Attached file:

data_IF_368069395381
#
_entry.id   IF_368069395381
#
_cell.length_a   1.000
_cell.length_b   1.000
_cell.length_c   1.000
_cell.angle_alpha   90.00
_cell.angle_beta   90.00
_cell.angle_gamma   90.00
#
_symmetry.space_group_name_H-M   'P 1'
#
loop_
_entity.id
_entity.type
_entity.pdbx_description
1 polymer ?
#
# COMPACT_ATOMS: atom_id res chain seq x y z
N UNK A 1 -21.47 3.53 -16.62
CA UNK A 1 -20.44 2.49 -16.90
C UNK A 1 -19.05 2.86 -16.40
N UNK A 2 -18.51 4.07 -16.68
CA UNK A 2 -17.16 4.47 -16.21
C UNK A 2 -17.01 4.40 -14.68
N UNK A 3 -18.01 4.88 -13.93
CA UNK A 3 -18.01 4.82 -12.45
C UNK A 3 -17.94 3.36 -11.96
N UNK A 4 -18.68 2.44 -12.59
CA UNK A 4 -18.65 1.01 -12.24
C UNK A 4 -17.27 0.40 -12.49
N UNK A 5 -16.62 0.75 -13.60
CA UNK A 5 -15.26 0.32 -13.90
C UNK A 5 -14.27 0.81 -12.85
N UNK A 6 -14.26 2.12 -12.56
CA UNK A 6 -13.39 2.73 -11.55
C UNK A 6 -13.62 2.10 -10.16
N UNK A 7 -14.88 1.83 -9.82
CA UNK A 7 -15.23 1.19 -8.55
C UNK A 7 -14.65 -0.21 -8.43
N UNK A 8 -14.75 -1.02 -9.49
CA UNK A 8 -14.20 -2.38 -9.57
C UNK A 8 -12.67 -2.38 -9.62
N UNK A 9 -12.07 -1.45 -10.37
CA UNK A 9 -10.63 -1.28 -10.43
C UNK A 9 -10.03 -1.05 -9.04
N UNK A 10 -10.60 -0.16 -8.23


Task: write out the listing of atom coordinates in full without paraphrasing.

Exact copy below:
data_IF_368069395381
#
_entry.id   IF_368069395381
#
_cell.length_a   1.000
_cell.length_b   1.000
_cell.length_c   1.000
_cell.angle_alpha   90.00
_cell.angle_beta   90.00
_cell.angle_gamma   90.00
#
_symmetry.space_group_name_H-M   'P 1'
#
loop_
_entity.id
_entity.type
_entity.pdbx_description
1 polymer ?
#
# COMPACT_ATOMS: atom_id res chain seq x y z
N UNK A 1 -21.47 3.53 -16.62
CA UNK A 1 -20.44 2.49 -16.90
C UNK A 1 -19.05 2.86 -16.40
N UNK A 2 -18.51 4.07 -16.68
CA UNK A 2 -17.16 4.47 -16.21
C UNK A 2 -17.01 4.40 -14.68
N UNK A 3 -18.01 4.88 -13.93
CA UNK A 3 -18.01 4.82 -12.45
C UNK A 3 -17.94 3.36 -11.96
N UNK A 4 -18.68 2.44 -12.59
CA UNK A 4 -18.65 1.01 -12.24
C UNK A 4 -17.27 0.40 -12.49
N UNK A 5 -16.62 0.75 -13.60
CA UNK A 5 -15.26 0.32 -13.90
C UNK A 5 -14.27 0.81 -12.85
N UNK A 6 -14.26 2.12 -12.56
CA UNK A 6 -13.39 2.73 -11.55
C UNK A 6 -13.62 2.10 -10.16
N UNK A 7 -14.88 1.83 -9.82
CA UNK A 7 -15.23 1.19 -8.55
C UNK A 7 -14.65 -0.21 -8.43
N UNK A 8 -14.75 -1.02 -9.49
CA UNK A 8 -14.20 -2.38 -9.57
C UNK A 8 -12.67 -2.38 -9.62
N UNK A 9 -12.07 -1.45 -10.37
CA UNK A 9 -10.63 -1.28 -10.43
C UNK A 9 -10.03 -1.05 -9.04
N UNK A 10 -10.60 -0.16 -8.23